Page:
Swirling flow induced by jets and plumes
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The interactions of the slow flow induced by the entrainment of axisymmetric jets and plumes with the surrounding geometry may result in the appearance of azimuthal swirling motion. This swirling flow evolves as it approaches the jet (or plume) as a result of the action of viscous forces on the solid surfaces bounding the fluid domain. When the initial size of the jet or plume a is much smaller than the characteristic radial distance \(R_\infty \) at which the swirl is generated, the evolution of the flow leads to a self-similar description with weak swirling motion, valid at intermediate radial distances R such that \(a \ll R \ll R_\infty \) and axial distances L from the source such that \(a \ll L \ll R_\infty \). In the present investigation of both laminar and turbulent jets and plumes, it is found that the circulation \(\varGamma \) is described by a self-similar solution of the second kind, with the exponent \(\lambda \) in the radial decay rate \(\varGamma \propto (R/R_\infty )^\lambda \) obtained as an eigenvalue. The resulting azimuthal velocity distributions can find application in mathematical formulations of jet and plume problems involving interactions with ambient swirl, relevant in studies of dust devils and fire whirls.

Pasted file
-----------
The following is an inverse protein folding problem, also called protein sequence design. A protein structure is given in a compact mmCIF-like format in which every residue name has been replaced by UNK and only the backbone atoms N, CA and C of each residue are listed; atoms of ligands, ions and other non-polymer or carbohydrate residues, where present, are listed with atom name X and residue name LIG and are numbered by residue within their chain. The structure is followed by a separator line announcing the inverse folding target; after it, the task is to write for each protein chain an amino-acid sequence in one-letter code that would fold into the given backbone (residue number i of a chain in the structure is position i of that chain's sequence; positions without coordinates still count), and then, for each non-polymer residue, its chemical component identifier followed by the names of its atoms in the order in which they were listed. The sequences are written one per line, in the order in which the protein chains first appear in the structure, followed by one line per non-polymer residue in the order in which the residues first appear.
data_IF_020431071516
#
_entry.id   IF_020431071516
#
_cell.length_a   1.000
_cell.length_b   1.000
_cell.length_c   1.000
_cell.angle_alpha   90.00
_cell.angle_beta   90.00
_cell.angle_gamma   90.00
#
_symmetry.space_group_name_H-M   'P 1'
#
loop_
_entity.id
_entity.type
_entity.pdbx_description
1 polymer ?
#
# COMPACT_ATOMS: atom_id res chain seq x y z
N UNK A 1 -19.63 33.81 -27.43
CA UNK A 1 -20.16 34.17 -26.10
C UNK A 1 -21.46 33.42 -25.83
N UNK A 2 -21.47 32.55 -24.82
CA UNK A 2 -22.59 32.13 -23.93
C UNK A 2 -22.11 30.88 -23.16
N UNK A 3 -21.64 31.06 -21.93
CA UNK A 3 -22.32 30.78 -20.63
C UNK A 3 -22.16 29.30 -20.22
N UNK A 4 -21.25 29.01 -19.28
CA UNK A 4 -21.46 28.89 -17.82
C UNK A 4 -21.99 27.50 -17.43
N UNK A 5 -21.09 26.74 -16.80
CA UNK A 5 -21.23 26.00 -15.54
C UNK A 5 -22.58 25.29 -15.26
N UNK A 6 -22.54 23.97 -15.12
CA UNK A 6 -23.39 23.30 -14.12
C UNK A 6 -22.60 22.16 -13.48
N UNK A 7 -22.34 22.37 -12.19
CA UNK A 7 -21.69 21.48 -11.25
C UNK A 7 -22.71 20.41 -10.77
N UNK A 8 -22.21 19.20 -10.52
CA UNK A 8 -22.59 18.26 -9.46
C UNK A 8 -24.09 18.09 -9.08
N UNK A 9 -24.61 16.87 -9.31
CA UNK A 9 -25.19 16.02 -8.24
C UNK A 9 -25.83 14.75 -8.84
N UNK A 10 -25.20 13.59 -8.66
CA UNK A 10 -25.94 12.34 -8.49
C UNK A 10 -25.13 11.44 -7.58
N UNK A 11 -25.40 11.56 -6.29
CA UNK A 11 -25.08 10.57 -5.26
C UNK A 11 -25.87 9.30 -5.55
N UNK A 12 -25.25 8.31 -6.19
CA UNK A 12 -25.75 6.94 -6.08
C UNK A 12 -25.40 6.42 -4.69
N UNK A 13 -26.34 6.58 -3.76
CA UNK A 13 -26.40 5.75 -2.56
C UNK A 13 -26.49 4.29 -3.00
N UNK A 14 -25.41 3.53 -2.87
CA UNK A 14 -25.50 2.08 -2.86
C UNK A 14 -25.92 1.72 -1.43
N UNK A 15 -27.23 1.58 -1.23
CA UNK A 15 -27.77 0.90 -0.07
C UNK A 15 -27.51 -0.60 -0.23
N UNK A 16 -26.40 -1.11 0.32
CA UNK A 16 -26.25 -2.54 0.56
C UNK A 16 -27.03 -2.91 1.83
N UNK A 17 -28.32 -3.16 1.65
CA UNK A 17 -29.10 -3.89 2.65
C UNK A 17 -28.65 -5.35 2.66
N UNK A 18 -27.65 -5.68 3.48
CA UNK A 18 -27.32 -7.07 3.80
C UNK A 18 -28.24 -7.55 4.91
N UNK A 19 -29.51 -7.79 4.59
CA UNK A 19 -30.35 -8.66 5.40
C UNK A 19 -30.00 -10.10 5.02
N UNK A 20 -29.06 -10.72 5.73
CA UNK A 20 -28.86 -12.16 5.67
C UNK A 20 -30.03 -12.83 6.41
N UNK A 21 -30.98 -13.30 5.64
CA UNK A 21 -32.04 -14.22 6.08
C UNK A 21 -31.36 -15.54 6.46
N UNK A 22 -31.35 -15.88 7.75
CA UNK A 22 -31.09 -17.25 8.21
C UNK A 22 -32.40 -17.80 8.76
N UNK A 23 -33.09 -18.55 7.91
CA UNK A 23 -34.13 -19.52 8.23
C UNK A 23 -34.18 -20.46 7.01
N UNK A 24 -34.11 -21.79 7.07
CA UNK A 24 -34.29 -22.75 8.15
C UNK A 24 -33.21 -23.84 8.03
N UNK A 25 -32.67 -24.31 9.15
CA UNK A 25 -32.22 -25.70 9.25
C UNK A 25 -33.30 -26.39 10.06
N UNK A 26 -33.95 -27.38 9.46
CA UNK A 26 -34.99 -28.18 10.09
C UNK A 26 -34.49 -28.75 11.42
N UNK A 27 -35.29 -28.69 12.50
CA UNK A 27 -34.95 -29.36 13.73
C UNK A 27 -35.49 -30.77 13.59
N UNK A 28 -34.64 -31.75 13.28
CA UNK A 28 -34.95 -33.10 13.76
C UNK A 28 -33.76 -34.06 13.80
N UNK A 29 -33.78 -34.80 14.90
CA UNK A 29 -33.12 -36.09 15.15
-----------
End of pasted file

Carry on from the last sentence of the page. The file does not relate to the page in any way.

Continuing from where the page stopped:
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We thank a referee for constructive comments.
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